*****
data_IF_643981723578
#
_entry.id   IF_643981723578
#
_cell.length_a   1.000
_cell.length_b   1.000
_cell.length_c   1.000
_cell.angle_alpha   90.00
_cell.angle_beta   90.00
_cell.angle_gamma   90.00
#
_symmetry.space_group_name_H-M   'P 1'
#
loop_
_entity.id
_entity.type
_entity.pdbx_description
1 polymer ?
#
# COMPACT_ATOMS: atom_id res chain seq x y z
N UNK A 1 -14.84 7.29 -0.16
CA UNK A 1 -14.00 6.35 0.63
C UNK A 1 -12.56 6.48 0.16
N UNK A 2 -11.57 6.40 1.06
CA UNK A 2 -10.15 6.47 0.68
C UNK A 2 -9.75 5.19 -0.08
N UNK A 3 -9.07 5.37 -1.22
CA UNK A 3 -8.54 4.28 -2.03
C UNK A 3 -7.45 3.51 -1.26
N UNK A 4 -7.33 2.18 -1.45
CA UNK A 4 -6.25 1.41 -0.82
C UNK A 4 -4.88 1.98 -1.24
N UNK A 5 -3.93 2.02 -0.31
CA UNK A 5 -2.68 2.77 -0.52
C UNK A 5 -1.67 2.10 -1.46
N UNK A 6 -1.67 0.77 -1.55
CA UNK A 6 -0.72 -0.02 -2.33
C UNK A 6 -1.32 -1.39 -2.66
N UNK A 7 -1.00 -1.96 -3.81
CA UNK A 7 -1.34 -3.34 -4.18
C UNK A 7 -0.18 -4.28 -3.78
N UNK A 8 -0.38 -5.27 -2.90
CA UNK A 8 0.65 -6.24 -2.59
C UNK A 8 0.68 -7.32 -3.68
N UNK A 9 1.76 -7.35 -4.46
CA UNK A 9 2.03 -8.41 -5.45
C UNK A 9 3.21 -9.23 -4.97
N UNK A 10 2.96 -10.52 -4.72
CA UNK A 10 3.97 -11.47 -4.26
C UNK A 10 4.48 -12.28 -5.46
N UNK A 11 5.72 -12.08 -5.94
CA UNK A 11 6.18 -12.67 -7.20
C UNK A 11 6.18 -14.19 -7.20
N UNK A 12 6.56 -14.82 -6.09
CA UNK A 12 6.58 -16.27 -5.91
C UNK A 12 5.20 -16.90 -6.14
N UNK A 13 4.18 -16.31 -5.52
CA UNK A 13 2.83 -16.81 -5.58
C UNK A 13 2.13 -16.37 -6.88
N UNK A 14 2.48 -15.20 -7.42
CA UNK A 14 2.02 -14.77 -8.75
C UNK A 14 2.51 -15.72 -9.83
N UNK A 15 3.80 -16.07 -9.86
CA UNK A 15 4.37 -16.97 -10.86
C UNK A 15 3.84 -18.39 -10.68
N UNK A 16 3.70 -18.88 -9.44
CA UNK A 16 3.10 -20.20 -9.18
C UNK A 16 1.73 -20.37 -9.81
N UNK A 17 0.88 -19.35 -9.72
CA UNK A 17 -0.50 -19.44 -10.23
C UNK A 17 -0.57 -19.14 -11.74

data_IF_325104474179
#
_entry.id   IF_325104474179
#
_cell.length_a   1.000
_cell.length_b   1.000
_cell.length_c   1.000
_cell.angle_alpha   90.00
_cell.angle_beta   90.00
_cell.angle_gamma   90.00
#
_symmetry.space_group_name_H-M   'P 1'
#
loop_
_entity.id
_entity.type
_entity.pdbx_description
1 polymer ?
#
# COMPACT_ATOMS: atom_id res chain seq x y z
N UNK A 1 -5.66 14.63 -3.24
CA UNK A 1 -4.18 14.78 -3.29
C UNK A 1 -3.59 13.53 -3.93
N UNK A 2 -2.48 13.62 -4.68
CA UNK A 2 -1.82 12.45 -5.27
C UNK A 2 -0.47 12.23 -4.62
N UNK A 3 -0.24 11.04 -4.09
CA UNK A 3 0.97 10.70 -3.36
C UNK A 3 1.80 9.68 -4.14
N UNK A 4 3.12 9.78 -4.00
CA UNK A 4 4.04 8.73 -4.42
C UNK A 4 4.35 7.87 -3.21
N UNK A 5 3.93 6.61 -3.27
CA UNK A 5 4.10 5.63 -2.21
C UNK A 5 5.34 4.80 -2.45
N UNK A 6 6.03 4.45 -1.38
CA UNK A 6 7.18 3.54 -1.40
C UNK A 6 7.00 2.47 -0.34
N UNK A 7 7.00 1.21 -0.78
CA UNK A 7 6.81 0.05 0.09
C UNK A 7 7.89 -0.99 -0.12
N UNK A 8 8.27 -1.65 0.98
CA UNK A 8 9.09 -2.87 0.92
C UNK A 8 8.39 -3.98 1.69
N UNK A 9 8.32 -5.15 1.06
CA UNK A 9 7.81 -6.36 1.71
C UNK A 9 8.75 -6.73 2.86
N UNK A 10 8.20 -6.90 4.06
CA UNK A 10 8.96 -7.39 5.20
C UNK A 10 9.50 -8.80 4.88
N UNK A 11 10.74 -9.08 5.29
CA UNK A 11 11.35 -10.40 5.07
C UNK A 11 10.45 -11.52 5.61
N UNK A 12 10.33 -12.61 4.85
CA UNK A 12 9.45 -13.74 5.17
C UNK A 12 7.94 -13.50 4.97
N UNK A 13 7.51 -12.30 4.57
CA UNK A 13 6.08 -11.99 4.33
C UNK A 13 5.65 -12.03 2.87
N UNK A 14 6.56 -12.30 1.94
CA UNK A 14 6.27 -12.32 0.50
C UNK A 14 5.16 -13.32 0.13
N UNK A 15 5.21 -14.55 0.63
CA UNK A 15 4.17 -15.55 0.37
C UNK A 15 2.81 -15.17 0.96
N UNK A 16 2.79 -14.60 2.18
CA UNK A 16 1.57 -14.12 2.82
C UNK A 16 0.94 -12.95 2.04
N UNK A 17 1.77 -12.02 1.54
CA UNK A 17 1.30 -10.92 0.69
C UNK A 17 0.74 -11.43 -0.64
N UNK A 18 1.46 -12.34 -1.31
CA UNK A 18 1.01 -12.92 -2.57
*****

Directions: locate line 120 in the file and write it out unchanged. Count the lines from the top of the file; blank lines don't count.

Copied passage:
CA UNK A 10 8.96 -7.39 5.20